Theoretically, Franken’s departure signals important optics—that the women were heard and believed, that behaviour disrespectful or demeaning of women will not be tolerated, that sexual assault doesn’t have to mean rape; it’s any non-consensual contact. Clearly the Dems are betting that taking the moral high road will provide political leverage in the 2018 midterms—especially if doing so doesn’t shame the Republicans into following suit. Yet it also exposes a raging double standard. The same Democrats who called for Franken to step down can’t marshal similar outrage to demand a Senate hearing into the U.S. president, accused of sexual assault, including rape, by more than 16 women dating back decades.

WATCH: Consent matters: Sexual assault isn’t a women’s issue—it’s everyone’s issue

Taking the high road has exposed a gutter on the other side of the aisle that we’re seeing with Trump’s apparent new strategy to lard the nation’s highest offices with figures as odious as he. Shortly after Franken stepped down came news  that the president is encouraging Paul LePage, governor of Maine and infamous boor, to run for the U.S. Senate. LePage is the nation’s seventh-least popular governor, with an approval rating at 42 per cent, which is higher than Trump’s. He’s a virulent racist, has threatened a Democratic lawmaker in a profanity filled voicemail, and brags about making up stories to fool the press. In other words, a Trump soulmate.

A mere 12 months ago, it would have been unthinkable for a U.S. president to endorse such a man. Now LePage will fit right in next to another Trump-endorsed Senate candidate: the risible Roy Moore, the Alabama judge who has waxed sentimental about the good ol’ days of slavery, and who has been accused of sexually preying on and assaulting  girls as young as 14 (the age of consent in Alabama is 16). In relative contrast, the president looks good: he’s been faced with only one lawsuit   charging him with the rape a 13-year-old (the suit it was withdrawn weeks before the 2016 election).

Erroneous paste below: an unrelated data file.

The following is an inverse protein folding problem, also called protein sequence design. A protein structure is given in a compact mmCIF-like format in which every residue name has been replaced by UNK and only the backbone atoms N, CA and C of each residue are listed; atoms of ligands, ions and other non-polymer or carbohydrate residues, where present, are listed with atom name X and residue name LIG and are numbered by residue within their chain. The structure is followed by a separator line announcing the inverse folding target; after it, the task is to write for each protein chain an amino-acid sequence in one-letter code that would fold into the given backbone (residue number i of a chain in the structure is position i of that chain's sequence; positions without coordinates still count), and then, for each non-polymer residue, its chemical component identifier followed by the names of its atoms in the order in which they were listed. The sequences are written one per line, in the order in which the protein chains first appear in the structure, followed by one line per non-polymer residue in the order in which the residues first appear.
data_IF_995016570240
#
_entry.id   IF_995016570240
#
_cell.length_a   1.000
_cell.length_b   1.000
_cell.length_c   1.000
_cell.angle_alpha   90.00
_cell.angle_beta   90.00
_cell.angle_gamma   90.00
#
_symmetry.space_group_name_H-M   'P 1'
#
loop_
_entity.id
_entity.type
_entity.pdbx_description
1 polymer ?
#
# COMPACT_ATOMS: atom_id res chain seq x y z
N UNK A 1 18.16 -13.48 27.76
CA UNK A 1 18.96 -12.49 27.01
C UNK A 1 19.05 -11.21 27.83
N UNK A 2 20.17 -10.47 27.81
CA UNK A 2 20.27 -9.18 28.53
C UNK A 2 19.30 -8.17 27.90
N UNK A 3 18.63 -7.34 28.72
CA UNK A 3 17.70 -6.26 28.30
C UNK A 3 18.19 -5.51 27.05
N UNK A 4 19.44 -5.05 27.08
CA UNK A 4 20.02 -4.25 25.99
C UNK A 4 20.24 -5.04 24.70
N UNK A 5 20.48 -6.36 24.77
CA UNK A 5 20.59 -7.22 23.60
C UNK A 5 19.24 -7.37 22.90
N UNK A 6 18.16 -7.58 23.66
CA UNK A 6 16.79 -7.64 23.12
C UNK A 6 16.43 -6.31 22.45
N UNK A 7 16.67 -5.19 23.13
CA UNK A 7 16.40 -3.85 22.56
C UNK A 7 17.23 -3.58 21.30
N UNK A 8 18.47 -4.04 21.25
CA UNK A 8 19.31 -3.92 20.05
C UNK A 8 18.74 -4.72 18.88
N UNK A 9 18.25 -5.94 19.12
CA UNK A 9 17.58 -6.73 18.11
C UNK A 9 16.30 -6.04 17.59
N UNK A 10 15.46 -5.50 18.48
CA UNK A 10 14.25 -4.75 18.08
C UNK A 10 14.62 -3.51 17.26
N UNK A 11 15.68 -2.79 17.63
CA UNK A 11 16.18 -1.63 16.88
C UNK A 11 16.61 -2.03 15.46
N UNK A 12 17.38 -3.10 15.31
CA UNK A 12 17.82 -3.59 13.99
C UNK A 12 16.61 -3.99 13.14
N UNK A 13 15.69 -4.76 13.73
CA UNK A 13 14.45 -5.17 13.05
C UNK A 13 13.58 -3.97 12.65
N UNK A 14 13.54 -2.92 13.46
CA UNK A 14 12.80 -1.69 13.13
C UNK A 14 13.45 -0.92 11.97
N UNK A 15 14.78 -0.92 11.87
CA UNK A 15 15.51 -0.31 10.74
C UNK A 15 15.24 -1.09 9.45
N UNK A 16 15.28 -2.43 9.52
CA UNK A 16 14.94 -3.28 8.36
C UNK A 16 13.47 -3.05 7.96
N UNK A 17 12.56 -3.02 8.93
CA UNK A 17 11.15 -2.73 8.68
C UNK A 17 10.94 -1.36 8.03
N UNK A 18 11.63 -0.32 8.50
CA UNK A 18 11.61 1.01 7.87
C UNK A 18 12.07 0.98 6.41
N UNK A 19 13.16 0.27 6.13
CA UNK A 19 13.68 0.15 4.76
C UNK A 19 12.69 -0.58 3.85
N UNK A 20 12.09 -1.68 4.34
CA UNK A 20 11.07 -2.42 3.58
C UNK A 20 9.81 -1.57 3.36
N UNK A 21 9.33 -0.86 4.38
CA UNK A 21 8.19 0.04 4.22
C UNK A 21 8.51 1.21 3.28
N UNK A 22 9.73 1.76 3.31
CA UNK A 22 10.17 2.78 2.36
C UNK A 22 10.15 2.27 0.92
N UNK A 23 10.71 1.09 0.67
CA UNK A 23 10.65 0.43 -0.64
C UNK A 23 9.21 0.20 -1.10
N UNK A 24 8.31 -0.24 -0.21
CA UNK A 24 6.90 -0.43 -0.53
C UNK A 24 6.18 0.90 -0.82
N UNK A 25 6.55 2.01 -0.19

READ: Bill Cosby’s retrial will be very different in a post-Weinstein world

So coarsened has this landscape become that a new charge of sexual assault against U.S Supreme Court Associate Justice Clarence Thomas, in October, barely made a ripple. We have Thomas to thank for introducing “sexual harassment” into common parlance during his 1991 confirmation in which Anita Hill accused Thomas, her former boss, of sexually harassing her with pornographic suggestions, including announcing he’d found a pubic hair on a Coke can. She wasn’t believed; Thomas took the bench. Now a female lawyer has come forward to say that in 1999, eight years after that hearing, Thomas assaulted her when she was a 23-year-old student. The response? Crickets.

Meanwhile, media is enabling this coarsening, with attention currently fixed on a new book co-authored by Trump’s former campaign manager Corey Lewandowski, who, it should come as no surprise, has a long history of lewd and aggressive behaviour, including sexually harassing female reporters and being charged with battery of a female reporter, caught on video (the state decided not to prosecute). The reckoning hasn’t touched Lewandowski. He hasn’t been boycotted. Nor is he being interrogated about his past as he makes his TV rounds, acting unhinged, sharing gossip about Trump’s profane temper tantrums and his gross fast-food diet, and helping to usher in the new coarsened normal.